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During my recent trip to Salzburg, a city which always had great significance to him as the site of his first professional engagement in 1893, I visited three significant Reinhardt locations. My first visit was to the Domplatz, where the Salzburg Festival was born on 22 August 1920 with his production of Hofmannsthal’s Jedermann. The second was the Kollegienkirche, where Das Salzburger Große Welttheater had its premiere in 1922. The third was Schloss Leopoldskron, originally a palace built for Leopold von Firmian, Prince-Archibishop of Salzburg, which Reinhardt later bought as his own residence and occasioned used for immersive performances.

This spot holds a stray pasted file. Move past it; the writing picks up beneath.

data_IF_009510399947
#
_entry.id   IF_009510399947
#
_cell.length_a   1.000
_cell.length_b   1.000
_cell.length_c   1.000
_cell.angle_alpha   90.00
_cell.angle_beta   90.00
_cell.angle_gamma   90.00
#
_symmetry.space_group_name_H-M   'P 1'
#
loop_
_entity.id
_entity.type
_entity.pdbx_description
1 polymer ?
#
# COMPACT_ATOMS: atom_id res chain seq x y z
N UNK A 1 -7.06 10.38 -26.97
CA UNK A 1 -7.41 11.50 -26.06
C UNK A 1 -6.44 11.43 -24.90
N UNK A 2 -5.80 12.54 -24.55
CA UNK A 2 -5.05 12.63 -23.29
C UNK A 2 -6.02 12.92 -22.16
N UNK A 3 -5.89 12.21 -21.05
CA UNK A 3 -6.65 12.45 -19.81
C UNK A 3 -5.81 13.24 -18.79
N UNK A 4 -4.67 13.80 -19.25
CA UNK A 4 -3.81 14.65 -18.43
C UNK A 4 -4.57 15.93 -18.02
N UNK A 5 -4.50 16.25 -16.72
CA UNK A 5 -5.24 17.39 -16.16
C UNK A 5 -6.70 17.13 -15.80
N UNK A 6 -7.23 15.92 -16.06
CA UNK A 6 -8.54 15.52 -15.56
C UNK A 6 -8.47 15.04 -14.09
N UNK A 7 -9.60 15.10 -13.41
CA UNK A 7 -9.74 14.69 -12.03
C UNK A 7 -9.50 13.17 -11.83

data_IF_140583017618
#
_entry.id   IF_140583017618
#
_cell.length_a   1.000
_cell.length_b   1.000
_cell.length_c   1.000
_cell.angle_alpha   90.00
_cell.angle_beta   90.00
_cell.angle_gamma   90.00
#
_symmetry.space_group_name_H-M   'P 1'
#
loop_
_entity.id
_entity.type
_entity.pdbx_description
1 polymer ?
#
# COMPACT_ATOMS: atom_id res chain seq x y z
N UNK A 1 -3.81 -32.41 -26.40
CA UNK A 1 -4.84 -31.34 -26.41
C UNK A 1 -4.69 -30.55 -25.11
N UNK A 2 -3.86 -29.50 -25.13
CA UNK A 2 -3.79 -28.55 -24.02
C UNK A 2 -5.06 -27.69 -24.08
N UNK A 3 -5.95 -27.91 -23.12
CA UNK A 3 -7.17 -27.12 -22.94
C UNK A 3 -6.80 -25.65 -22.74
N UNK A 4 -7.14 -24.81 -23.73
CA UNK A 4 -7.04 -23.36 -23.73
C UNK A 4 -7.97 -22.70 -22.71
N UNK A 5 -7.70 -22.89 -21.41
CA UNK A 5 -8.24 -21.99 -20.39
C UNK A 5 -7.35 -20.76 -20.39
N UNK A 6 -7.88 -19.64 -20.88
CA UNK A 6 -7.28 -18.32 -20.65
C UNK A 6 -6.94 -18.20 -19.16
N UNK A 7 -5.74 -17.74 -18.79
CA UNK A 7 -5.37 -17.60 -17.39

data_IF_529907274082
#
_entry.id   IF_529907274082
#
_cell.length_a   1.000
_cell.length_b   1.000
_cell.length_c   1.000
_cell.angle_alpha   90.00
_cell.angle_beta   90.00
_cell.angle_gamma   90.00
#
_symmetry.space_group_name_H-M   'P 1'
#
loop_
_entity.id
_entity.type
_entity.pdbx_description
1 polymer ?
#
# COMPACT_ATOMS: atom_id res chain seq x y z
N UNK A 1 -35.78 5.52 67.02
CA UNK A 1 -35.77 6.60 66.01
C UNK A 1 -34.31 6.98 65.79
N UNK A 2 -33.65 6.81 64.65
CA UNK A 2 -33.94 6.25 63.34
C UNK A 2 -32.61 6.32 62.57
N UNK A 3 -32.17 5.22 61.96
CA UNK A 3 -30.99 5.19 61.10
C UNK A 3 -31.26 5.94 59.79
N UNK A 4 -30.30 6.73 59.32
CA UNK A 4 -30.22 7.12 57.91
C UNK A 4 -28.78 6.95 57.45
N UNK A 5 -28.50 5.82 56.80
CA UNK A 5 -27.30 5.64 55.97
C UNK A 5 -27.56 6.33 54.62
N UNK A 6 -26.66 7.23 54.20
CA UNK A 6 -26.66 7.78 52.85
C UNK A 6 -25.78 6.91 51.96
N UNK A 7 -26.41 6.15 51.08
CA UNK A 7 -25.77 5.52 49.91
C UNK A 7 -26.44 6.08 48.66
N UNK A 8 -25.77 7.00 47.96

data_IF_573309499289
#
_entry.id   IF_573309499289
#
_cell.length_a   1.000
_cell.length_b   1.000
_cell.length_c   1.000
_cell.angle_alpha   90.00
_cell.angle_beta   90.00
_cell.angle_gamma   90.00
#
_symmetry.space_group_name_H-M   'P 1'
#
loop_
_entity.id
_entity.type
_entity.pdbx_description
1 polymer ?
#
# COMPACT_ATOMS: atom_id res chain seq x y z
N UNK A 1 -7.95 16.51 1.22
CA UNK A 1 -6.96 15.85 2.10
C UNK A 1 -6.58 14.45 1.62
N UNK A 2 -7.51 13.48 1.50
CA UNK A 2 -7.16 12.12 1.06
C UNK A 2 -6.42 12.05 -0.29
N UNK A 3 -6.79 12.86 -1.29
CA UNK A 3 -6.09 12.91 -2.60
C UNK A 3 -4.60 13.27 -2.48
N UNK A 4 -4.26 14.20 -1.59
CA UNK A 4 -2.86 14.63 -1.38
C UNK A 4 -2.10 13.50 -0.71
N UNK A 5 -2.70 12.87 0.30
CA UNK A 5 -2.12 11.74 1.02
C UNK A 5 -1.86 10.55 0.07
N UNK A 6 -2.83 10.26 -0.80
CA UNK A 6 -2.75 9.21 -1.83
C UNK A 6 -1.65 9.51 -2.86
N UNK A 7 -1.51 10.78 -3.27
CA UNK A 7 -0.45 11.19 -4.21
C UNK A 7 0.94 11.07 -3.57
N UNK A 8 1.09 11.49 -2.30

Confiscated by the Nazis and later returned to his heirs, Leopoldskron is now a private hotel and the site of the Salzburg Global Seminar. While not available for tours, the palace can be viewed from across the Leopoldskroner Weiher. Amid a light rain shower on Sunday afternoon, I sat down at a bench opposite the rear garden and spent a decent amount of time in thought about where this research adventure is going and the challenges ahead on those metaphorical paths, not just to Reinhardt but to myself. If it is to be worthwhile, it must take time, and if it does not strain, it is likely not worth it. One of Reinhardt’s more revealing exercises in autobiography is the sketch of his train journey to Salzburg to take up that first engagement in 1893. The rhythm mimics the pulse of an engine, short and long sentences in alternation, full of expectancy and fear, but never losing that essential grasp of exhilaration. It’s a good example to follow.